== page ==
MI: State eyes elk herd in west U.P.

Escanaba, Mich. – State wildlife officials are exploring the
possibility of establishing an elk herd in the western Upper
Peninsula and will present a report to the Natural Resources
Commission this year.

DNR Wildlife Chief Russ Mason recently discussed the topic at a
banquet for the Central Upper Peninsula Chapter of the Rocky
Mountain Elk Foundation in Escanaba. He said the department is
looking into the costs and environmental factors involved with
establishing a herd in the Porcupine Mountains, as well as other
areas in the western U.P.

“We are in the process of putting together what amounts to a
business case for our (Natural Resources) Commission. There are a
number of hurdles that would have to be overcome,” Mason told
Michigan Outdoor News. “The two limiting factors for elk are
habitat and wolves. And we have wolves.

“There are a whole lot of moving parts to this.”

Other major factors include the cost of relocating and monitoring
the elk, competition with deer for food and habitat, potential
agricultural damage, the state’s tuberculosis status with the U.S.
Department of Agriculture, and allocation of any future harvest to
Native American tribes with whom the state has no formal agreement,
Mason said.

“The average costs are running about $425,000 to $480,000 out of
the gate” to relocate the elk, Mason said. “After that, they would
have to build a huntable population and someone would have to watch

DNR biologist Bob Doepker said he was drafting an informal report
on the viability of relocating elk from northern Michigan to the
Porcupine Mountains. He’s now reworking the paper to include other
areas because the mountain range’s 200 to 250 inches of annual
snowfall likely would encourage the animals to migrate southeast to
private agricultural lands.

Doepker said he’s using Wisconsin’s Clam Lake elk herd –
established about 50 miles southwest of the Upper Peninsula’s
Michigan-Wisconsin border in 1995 – as a model.

“In 16 years, they have gone from 25 to about 150 to 160 elk,”
Doepker said. “I estimated the cost for our project … would be
about $2.5 million over 20 years to grow a population to

Those costs would include capturing elk in northern Michigan,
quarantining and testing the animals downstate, transporting them
to the Upper Peninsula, and releasing them over the course of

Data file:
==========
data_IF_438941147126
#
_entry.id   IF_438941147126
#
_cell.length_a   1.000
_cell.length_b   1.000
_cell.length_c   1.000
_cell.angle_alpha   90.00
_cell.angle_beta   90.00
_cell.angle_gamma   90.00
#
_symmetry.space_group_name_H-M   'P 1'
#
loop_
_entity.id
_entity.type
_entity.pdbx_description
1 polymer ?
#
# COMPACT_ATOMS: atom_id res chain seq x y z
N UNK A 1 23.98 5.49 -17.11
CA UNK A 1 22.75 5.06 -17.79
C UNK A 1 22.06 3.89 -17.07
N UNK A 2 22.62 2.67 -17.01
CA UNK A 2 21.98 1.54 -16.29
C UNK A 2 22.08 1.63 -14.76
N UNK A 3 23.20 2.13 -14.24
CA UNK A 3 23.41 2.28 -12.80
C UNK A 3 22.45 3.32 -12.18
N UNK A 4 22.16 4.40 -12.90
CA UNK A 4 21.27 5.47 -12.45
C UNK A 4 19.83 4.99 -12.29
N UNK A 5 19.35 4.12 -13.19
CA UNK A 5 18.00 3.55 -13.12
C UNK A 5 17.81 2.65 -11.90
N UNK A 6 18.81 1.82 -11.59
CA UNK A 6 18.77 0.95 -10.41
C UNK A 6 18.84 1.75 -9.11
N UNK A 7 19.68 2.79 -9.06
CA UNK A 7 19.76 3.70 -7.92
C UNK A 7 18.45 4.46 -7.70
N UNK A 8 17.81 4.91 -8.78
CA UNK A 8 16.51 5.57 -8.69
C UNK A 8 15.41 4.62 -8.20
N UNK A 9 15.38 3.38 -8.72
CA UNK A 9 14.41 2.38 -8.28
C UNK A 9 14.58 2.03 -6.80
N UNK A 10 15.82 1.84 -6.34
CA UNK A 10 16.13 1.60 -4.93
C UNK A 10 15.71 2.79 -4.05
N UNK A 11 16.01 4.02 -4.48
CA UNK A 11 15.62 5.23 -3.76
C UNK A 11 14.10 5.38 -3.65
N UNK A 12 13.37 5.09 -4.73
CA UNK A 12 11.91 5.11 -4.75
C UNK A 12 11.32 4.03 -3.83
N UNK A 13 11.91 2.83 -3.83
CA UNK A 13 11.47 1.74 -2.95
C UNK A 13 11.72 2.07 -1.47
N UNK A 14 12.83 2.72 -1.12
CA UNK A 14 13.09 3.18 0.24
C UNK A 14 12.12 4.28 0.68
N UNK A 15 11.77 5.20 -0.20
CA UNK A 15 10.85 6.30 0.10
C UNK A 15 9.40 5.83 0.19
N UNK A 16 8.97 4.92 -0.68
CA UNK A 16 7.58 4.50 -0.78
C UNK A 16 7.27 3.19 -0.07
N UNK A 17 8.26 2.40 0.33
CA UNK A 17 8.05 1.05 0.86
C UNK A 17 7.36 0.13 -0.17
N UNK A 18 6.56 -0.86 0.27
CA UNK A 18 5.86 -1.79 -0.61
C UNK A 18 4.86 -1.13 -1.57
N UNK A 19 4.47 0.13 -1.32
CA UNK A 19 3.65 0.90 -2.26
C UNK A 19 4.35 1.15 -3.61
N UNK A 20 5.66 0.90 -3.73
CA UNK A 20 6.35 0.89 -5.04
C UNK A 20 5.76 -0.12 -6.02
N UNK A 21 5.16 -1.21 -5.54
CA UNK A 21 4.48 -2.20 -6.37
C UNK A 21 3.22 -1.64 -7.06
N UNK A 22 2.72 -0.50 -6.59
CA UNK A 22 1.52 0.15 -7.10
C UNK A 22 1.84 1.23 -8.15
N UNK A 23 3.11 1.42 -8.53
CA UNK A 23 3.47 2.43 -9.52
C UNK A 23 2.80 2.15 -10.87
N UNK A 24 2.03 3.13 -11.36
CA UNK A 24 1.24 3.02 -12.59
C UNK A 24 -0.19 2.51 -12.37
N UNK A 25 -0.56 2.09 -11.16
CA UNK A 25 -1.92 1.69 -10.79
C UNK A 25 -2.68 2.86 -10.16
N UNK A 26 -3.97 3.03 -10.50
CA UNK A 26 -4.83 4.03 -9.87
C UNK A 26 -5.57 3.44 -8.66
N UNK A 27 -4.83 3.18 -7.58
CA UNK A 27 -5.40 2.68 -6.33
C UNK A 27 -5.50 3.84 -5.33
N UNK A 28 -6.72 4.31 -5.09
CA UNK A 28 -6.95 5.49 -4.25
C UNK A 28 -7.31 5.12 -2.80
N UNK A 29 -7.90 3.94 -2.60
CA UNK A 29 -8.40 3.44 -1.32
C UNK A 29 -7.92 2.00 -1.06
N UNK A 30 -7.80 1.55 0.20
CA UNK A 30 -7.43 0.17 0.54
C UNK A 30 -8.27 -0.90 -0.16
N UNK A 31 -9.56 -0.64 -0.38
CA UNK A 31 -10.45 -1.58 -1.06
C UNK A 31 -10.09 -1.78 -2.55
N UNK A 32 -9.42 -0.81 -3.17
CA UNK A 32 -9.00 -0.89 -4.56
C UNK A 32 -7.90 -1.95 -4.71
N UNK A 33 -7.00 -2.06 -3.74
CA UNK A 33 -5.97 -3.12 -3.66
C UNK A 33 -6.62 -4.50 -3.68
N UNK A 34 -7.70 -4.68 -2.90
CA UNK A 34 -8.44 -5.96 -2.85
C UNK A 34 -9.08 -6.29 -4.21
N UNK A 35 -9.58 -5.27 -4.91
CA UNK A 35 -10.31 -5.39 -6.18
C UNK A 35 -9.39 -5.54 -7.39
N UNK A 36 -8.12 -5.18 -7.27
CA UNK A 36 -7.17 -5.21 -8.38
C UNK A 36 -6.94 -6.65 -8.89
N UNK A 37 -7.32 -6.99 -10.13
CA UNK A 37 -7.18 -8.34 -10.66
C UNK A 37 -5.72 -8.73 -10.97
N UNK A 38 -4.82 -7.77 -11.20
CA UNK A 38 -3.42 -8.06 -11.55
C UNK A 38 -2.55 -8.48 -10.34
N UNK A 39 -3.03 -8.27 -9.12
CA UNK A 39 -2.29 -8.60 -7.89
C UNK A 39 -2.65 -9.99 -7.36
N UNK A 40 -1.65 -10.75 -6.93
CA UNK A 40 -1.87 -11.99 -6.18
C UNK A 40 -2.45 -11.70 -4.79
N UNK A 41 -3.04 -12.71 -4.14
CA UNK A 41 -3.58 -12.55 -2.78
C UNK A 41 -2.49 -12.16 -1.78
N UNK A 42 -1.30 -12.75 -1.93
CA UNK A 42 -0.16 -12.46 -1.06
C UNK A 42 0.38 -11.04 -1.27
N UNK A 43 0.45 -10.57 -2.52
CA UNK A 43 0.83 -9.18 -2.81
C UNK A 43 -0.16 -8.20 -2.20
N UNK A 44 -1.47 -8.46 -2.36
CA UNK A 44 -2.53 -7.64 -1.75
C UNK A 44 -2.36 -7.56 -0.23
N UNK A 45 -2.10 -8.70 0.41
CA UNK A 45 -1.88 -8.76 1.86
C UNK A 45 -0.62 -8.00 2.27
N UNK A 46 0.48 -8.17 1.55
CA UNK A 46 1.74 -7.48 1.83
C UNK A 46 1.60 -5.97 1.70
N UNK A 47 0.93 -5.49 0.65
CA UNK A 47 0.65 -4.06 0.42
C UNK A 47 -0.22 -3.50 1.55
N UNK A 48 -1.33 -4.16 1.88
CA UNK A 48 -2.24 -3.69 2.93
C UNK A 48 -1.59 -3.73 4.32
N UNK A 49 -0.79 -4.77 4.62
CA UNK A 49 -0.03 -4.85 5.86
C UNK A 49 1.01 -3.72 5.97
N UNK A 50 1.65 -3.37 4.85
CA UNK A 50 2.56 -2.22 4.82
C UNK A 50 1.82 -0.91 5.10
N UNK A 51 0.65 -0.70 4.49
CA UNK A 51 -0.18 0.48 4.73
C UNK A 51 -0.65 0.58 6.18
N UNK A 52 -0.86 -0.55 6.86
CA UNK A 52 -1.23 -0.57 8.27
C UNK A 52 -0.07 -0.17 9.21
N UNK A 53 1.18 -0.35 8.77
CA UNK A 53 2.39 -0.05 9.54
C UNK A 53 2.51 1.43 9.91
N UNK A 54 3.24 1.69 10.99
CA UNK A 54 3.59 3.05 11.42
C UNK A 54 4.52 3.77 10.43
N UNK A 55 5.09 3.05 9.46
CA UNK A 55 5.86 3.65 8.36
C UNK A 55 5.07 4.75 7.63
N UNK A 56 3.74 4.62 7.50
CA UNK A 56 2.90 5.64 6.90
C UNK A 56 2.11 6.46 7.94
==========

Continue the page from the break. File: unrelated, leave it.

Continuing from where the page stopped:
several weeks in a “soft release” to get them acclimated. The state
also would need to purchase radio telemetry equipment and hire a
biologist to track the herd’s progress, Doepker said.

Aside from the money, introducing another large game species into
the area also could pose problems with local deer hunters, he

“If they even perceive there is a conflict with elk (and deer),
there will be concern,” Doepker said. “Elk, being two or three
times the size of deer, could outcompete them for food.”

Doepker said he plans to present his findings to the Natural
Resources Commission by the end of the summer.

George Anderson, co-chairman of the Central U.P. Chapter of the
Rocky Mountain Elk Foundation, said he and fellow RMEF member Gary
Maynard had discussed the possibility of relocating elk with DNR
officials several times since the group formed 17 years ago.

“I was delighted to hear that the state is finally considering it,”
Anderson said. RMEF policy prohibits members from lobbying state
officials to establish an elk population. Anderson and Maynard
discussed the possibility with the DNR in the past as private
citizens, Anderson said, but substantial funding, up to several
hundred thousand dollars, is available through the RMEF for the
project if the DNR moves forward.

Anderson said hundreds who attended the RMEF banquet support the
idea, but he acknowledges that it could impact other species.

“We aren’t really interested in exchanging deer for elk in the
U.P.,” he said.

John Madigan, state Natural Resources Commission member from
Munising, said the NRC will consider the DNR’s preliminary findings
before deciding whether or not to initiate a more formal, in-depth
feasibility study. Private funding, the social aspects of
introducing elk above the bridge, and the potential economic boost
a herd could provide are also are factors that could play into the
discussion, he said.

“I would certainly be willing to look at it as a possibility,”
Madigan said. “If we can relocate them and it makes sense
biologically, socially, it may have some impact on the local

“It doesn’t hurt, that’s for sure.”

Mason said the issue could boil down to a matter of

“I frankly think before we take a step in that direction we have to
have a … conversation with the hunting community,” he said. “In
order to do it, you have to stop doing other stuff (because of
funding), and the question is, is that what we really want?”

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